In 2011, the committee began partnering with regional disproportionality advisory committees and faith-based communities to organize community adoption forums, sponsored by Casey Family Programs. The goal was to increase adoption of children of color. Forums were held in Abilene, Lubbock, Houston, and Dallas. After each forum, ACPAMC follows up with key stakeholders, including CPS employees, to determine the best way for each community to continue addressing adoptions of children of color.
The goal of the Texas Fatherhood Initiative is to build greater capacity within CPS to serve fathers by shedding light on models of service that are effective in engaging fathers. This includes fathers who do not live with their children or are not actively involved in their children's lives. Fathers and their extended families are a vital resource that CPS should fully engage when addressing the well-being, safety, and permanence of children in our care.
Community-Based Care is a new way of providing foster care and case management services. It is a community-based approach to meeting the individual and unique needs of children, youth, and families. A single contractor in a geographic area is responsible for finding foster homes or other living arrangements for children in state care and providing them and their families a full continuum of services. Community-Based Care focuses on keeping children in their home communities after they enter foster care, and it is a key component of a multi-faceted approach to reducing disproportionality. Children who remain in their home communities will maintain stronger connections with their families and their support systems, increasing the chances of reunifying with their families and in shorter periods of time.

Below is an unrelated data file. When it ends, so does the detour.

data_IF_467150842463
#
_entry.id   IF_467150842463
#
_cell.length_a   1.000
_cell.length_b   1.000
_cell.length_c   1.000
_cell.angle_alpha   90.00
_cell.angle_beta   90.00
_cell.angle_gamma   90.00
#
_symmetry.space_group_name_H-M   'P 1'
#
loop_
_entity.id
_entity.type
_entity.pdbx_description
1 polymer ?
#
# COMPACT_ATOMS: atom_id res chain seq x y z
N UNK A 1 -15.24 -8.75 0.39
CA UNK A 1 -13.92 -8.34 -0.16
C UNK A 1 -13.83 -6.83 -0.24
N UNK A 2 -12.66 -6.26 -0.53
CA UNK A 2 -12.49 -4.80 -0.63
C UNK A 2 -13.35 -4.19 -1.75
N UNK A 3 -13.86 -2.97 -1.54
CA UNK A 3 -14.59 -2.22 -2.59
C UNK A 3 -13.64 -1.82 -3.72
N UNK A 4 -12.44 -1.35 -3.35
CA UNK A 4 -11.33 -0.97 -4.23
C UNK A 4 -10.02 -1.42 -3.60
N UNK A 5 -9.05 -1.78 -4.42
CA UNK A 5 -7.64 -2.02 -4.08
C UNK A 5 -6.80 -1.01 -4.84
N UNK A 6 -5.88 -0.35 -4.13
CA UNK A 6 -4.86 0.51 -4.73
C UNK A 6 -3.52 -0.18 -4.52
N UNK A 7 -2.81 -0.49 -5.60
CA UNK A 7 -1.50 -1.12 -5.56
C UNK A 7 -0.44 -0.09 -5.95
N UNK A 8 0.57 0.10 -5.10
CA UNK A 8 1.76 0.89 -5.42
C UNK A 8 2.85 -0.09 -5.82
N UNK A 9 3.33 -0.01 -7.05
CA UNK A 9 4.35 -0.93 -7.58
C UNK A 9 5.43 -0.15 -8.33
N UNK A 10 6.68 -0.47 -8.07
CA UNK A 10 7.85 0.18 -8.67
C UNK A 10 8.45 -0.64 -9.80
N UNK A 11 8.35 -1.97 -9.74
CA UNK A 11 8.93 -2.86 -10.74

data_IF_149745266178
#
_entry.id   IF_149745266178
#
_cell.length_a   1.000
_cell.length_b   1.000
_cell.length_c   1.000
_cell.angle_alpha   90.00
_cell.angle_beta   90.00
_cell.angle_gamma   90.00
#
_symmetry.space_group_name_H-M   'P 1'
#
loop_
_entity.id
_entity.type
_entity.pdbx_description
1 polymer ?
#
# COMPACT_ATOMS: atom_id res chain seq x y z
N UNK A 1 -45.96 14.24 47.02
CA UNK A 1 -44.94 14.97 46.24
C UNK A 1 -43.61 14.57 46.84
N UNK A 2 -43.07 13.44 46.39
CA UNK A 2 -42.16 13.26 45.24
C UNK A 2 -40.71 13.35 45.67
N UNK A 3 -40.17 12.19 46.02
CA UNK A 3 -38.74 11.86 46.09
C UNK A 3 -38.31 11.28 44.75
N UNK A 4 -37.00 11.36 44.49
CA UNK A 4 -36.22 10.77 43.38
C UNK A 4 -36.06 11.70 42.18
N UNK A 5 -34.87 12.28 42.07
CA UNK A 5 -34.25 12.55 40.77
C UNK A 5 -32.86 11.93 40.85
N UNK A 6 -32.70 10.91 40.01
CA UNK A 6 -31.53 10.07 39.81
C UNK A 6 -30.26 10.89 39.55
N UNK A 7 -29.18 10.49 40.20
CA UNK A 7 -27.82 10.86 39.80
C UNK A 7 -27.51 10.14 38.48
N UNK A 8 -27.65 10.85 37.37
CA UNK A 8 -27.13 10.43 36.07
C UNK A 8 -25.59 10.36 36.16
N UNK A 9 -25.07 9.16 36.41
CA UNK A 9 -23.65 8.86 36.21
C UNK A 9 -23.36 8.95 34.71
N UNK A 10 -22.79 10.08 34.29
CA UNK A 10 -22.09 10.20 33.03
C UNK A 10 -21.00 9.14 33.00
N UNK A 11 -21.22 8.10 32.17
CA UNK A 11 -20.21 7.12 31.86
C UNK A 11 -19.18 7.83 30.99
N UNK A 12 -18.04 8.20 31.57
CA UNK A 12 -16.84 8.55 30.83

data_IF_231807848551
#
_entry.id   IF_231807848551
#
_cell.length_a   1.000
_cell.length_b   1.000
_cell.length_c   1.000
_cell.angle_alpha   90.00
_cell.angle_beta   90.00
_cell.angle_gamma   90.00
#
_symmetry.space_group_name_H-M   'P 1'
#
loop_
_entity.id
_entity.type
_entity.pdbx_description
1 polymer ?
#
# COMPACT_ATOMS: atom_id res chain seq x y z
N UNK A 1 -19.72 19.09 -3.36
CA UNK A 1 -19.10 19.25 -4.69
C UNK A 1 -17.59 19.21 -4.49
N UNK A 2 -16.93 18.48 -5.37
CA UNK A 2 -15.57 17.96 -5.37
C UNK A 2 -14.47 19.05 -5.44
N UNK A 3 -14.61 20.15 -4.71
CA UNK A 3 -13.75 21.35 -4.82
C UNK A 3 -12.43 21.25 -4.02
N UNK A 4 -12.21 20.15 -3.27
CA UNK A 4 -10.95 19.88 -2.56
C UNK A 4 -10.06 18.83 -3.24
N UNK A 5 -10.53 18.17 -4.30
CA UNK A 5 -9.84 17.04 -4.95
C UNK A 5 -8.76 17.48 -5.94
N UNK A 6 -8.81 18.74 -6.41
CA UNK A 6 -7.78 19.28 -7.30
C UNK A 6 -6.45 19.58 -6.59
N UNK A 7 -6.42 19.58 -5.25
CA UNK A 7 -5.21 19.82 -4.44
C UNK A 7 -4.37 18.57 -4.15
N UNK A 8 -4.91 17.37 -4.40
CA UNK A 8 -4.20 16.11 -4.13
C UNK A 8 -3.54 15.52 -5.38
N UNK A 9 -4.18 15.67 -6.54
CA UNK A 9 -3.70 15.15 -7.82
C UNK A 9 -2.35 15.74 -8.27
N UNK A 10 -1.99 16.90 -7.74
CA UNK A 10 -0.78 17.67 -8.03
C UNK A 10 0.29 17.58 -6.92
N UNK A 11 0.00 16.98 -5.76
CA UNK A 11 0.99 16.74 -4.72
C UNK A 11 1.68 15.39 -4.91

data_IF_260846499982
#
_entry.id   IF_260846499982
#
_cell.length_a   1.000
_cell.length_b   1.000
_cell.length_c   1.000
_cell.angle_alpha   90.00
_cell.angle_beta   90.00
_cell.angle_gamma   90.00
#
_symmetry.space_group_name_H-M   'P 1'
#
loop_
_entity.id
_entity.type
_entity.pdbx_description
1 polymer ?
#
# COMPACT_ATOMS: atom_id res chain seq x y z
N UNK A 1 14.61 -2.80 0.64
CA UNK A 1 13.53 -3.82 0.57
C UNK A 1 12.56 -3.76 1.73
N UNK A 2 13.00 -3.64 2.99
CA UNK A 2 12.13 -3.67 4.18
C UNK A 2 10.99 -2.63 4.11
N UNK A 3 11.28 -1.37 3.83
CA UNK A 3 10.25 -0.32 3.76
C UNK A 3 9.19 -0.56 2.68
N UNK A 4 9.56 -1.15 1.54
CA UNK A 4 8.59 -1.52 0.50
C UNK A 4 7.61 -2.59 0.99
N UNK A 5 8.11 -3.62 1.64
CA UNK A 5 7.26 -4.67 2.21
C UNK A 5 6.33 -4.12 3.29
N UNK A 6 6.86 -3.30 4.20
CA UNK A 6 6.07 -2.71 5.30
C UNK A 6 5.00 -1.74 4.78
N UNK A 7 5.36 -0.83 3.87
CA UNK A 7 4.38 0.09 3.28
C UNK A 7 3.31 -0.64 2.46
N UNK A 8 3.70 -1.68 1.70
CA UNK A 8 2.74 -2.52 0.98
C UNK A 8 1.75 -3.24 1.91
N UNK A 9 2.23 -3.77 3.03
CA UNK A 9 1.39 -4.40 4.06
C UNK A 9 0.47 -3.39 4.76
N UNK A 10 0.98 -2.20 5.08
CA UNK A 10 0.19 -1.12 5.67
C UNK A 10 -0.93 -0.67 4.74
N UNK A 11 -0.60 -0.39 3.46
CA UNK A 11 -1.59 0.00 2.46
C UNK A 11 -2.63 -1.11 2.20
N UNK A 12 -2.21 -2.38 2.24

Alternative Response (AR) is an alternative to a traditional child abuse and neglect investigation. It is a flexible response that allows an AR caseworker to engage with families to determine their needs while also addressing safety concerns in the home. The primary focus of the AR caseworker remains on child safety through identifying the family’s support systems, safety plans, out-of-home placements and all other means necessary to ensure child safety. Eligibility for AR is based on factors such as the type and severity of the alleged maltreatment, age of the children involved, and a family’s willingness to participate in the AR process. AR is not for cases involving sexual abuse or requiring an immediate response to protect a child’s safety. Unlike other investigatory approaches, AR does not designate a perpetrator of abuse or neglect. This lets the AR caseworker focus more on the family support system as it relates to the immediate and future safety of the children.